David Barrett, Canada’s first Jewish premier and, according to one obituary, “without doubt the most exciting orator produced in (British Columbia) in the past century, by turns a rabble-rousing firebrand, an Old Testament scold and a Borscht Belt comedian,” died of Alzheimer’s disease on Feb. 2 in Victoria. He was 87.
A social worker by training and a gifted politician by inclination, Barrett served as B.C.’s New Democratic premier from September 1972 until December 1975, sandwiched between the father-and-son Social Crediters, W.A.C. Bennett and Bill Bennett.
“He cared deeply about the province and devoted much of life trying to make it a better and fairer place to live,” wrote his family in a statement.
Barrett’s “visionary leadership and unflinching commitment to the well-being of ordinary people around the province led to lasting change,” B.C.’s current premier, New Democrat John Horgan, said in a statement.
“In just one short term, his government delivered our first modern ambulance service, the Agricultural Land Reserve and public auto insurance. We are all better off, thanks to his tireless work and immeasurable contributions to public life.”
Recalled as a scrappy street fighter who revelled in the rough-and-tumble world of politics, Barrett was known for delivering quick, disarming quips.
“No one who heard a Dave Barrett give a political speech full bore, all stops pulled, ever forgot it,” read a tribute written by Vaughn Palmer in the Vancouver Sun. “He was a master of the populist style, able to segue from unforgiving denunciations of his opponents to withering ridicule in an instant, never unsure of himself, never less than formidable.”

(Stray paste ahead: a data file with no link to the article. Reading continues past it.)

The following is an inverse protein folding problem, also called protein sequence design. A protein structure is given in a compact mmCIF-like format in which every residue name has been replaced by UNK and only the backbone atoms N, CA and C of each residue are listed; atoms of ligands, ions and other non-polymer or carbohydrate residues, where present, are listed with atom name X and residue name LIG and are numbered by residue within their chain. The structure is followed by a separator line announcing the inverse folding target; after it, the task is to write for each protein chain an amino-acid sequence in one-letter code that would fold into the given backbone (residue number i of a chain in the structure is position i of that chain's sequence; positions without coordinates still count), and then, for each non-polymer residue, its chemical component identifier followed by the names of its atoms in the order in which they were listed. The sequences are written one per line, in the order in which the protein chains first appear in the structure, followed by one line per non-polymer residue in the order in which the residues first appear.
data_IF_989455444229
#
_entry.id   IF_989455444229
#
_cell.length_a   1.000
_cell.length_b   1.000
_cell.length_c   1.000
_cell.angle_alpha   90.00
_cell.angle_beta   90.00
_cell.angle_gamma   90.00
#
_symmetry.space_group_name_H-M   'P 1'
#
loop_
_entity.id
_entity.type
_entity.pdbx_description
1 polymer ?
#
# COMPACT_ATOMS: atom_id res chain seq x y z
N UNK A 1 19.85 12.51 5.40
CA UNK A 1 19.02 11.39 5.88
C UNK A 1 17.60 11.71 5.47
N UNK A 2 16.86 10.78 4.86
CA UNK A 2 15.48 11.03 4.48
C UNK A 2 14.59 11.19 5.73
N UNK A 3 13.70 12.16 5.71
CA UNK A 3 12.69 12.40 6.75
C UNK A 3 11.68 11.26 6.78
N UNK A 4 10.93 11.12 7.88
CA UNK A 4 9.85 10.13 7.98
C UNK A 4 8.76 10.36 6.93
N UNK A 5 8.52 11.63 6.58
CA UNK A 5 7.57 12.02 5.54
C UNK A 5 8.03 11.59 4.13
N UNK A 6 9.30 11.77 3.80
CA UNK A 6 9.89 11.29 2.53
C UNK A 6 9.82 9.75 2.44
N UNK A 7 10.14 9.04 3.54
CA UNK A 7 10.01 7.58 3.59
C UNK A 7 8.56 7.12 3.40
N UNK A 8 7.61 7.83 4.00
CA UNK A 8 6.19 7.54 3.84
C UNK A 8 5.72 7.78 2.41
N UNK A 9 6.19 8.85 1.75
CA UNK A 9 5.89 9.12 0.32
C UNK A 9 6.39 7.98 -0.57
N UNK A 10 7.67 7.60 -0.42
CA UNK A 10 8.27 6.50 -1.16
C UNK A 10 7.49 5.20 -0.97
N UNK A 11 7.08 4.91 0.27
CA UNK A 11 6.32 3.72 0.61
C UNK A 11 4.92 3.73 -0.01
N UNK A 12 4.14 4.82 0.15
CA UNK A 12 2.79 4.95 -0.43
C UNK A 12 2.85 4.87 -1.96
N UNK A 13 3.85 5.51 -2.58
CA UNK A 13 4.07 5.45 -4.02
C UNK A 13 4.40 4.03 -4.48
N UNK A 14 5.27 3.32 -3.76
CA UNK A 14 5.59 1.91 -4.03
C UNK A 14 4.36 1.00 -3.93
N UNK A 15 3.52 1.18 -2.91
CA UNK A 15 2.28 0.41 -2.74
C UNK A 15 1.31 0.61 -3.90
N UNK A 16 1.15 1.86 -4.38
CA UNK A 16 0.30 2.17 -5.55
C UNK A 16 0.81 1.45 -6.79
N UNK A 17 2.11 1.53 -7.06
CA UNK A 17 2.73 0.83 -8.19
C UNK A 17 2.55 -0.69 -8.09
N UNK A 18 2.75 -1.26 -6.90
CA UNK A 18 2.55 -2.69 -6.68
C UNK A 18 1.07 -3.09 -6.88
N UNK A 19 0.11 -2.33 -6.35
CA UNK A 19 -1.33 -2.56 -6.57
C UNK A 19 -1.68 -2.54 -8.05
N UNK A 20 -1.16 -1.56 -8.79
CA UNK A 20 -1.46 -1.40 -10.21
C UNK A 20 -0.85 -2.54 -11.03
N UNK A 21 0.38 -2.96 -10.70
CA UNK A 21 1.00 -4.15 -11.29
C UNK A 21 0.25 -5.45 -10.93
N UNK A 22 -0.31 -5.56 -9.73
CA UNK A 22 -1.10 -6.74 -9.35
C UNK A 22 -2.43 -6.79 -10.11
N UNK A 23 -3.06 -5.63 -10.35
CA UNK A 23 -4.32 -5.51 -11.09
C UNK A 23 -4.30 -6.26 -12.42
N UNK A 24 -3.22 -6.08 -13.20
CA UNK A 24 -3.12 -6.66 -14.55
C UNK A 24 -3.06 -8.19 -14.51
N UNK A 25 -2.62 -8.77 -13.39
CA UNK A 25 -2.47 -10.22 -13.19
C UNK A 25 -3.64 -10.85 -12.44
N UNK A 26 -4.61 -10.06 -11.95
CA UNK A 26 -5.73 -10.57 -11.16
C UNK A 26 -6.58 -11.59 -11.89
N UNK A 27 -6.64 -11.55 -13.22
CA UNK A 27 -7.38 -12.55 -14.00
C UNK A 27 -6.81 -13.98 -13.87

He could be “funny as hell too,” Palmer added, as when opponents called him a Marxist and he fired back: “Groucho, Harpo or Chico?”
The adjectives came fast following his death: wisecracking, flamboyant, shoot-from-the-hip, plainspoken. He once boasted that he could “deal with anything anyone throws my way.” And few doubted it.
By today’s standards, Barrett “was not one of those robotic politicians who are scripted by their speechwriters,” remarked Henry Srebrnik, a professor of political science at the University of Prince Edward Island. “He’d be politically incorrect today.”
No one who heard a Dave Barrett give a political speech full bore, all stops pulled, ever forgot it.
– Vaughn Palmer
The CJN duly reported the election of Canada’s first Jewish provincial premier at the time. “Though not active in Jewish communal life, he did serve professionally for a period as executive director of the Vancouver Jewish Community Centre,” noted a front-page story on Sept. 8, 1972.
Barrett continued a tradition set by another B.C. legislator, Henry Nathan of Victoria, The CJN pointed out. Nathan was elected to the House of Commons in 1871, when British Columbia joined Confederation, and became Canada’s first Jewish MP.
Barrett’s election even caught the eye of the foreign press. Referencing the seemingly unbeatable W.A.C. Bennett, the front-page headline in the London, England-based Jewish Chronicle was: “Giant-killer Canada’s first Jewish Premier.”
Barrett was born in Vancouver on Oct. 2, 1930, the youngest of three children of Rose Hyatt, who came from just outside of Odessa in Czarist Russia, and Winnipeg-born Samuel Barrett, who had sustained serious injuries in the First World War, from a gas attack in the Battle of Passchendaele, among other incidents.
Barrett was raised in a cauldron of secular, left-wing politics. He described his father as a “very gentle Fabian socialist,” and his mother as a “rabid feminist” and a communist “who thought Joe Stalin was a pretty good guy.” She raised money for Norman Bethune’s ambulance service in China and took Barrett along with her to rallies in support of the Loyalists in the Spanish Civil War when he was a boy. His parents got divorced in 1954.